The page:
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    Are there any prohibitions or limitations with contracting to a foreign government? If so, what are they. If not, would we incorporate all provisions/clauses that we would normally include in our solicitations?


    You question is very interesting since it addresses an uncommon situation, the potential benefits and challenges of establishing a FAR contract with a foreign government.

    Prior to addressing the narrower issues involved with using FAR contracts to acquire defense or dual-use articles and/or services from a foreign government, DAU would like to point out that there are other int'l transactions that exist with respect to DoD international acquisition transactions with foreign governments that -- depending on the circumstances -- may be perferrable to a FAR contract:

    1. International Cooperative Program (ICP) international agreements (using either Title 10 or TItle 22 legal authority)
    2. Other Transactioon Authority (OTA) Agreements (using Title 10 authority)
    3. Cooperative R&D Agreements (CRADAs) (using Title 15 U.S.C. 3710)

    DAU recommends the 'fact pattern' of the international acquisition transaction be assessed to determine if one of these options would be a better 'fit' for the outcome desired by both DoD and the foreign government.

    The other area that should be consdered is whether the foreign government is acting as a soverign nation in the transaction, or whether it has created a foreign government conttrolled private sector entity that has been empowered to act on their behalf as a commercial entity.  This happens quite often, particularly when dealing with nations located in Europe and Asia.  It is much easier to enter into a FAR contract with a foreign government-controlled private sector entity since, in most cases, such entities operate as 'business entities'' within the legal and regulatory structure of the nation where they are located, rather than as a soverign nation.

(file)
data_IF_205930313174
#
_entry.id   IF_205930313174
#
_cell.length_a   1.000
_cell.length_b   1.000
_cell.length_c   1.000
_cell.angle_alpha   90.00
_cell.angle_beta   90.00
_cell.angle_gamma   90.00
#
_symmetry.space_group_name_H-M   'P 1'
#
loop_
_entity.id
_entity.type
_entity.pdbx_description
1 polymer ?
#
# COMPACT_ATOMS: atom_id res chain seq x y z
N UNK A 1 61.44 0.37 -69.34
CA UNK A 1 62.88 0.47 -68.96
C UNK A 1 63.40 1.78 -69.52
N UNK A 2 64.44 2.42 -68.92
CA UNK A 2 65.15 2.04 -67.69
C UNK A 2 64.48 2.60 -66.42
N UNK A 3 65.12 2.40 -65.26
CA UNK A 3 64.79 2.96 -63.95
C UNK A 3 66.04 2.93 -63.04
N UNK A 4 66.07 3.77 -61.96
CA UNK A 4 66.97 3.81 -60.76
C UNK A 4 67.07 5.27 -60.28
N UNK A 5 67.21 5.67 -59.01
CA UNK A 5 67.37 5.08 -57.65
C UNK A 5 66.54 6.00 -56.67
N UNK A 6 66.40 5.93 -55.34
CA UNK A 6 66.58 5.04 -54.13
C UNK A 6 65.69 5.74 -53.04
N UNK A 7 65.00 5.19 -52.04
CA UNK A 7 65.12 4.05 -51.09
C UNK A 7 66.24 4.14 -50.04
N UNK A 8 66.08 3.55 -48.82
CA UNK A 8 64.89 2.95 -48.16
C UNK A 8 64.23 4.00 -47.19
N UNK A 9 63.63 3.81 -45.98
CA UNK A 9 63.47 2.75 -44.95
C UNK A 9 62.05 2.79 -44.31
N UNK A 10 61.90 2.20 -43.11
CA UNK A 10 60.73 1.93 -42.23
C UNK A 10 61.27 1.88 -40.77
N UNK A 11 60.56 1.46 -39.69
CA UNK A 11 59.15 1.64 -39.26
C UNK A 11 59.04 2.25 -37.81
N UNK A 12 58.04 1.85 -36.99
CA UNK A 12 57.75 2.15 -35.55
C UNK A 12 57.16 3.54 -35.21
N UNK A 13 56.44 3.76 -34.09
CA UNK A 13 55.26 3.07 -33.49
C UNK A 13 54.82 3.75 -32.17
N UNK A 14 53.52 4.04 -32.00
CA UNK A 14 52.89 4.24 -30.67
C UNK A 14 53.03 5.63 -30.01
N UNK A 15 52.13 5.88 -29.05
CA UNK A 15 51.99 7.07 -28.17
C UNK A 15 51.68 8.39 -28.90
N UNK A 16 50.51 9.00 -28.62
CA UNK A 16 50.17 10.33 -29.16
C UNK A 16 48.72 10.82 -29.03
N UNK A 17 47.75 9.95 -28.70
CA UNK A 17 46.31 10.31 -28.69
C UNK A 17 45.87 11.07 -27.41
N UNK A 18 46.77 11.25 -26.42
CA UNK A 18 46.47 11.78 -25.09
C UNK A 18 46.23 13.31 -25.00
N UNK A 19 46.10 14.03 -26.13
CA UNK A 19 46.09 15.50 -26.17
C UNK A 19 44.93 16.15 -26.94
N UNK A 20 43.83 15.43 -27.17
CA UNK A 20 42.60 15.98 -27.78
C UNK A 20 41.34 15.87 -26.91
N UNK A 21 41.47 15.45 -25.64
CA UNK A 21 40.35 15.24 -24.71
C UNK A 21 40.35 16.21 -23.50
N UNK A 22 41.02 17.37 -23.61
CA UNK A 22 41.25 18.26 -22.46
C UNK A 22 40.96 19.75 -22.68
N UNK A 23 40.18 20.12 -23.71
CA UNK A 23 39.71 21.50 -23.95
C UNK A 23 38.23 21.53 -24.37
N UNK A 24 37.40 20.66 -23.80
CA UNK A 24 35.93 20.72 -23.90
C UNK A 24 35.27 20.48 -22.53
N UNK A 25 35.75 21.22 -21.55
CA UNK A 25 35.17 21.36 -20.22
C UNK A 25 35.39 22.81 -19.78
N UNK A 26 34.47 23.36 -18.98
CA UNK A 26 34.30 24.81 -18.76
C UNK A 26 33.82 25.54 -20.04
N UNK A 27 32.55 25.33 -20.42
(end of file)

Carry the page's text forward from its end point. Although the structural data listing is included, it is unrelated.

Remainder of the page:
Notwithstanding these other alternatives, if a FAR contract with a foreign nation acting in its capacity as a soverign nation is the only viable DoD int'l acquisition transaction mechanism available to acheive the desired DoD acquisition outcome, this is still possible.  However, the foreign nation must agree to act as a business entity (rather than a sovereign nation) in the terms of the FAR contract by agreeing to 'customized' FAR contract language that any contractual issues or disputes will be addressed and dispositioned in accordance with U.S. Government laws and regulations (including the FAR and DFARS) as well as any mutually agreed DoD policies that apply to contract performance.  Past experience indicates that very few foreign nations are willing to subject themselves to adjudication of DoD FAR contract issues in the U.S. Government administrative and legal system,.That said, if a foreign nation choses to agree to do so within the terms of a specific FAR/DFARS contract awarded by a DoD Component to acquire articles and services from that foreign nation, DAU is unaware of any legal, regulatory, or policy prohibitions that would prevent the DoD Component from doing so.

    Finally, with respect to specific 'customized' provisions for such FAR/DFARS contract, DAU is unaware of any that have been published.  The most logical course of action would be to consult with DoD Component or OSD/A&S/Director Pricing and Contracting (DPC) experts to find any previous FAR/DFARS contracts that the DoD Component has awarded to a foreign nation to use as a model.

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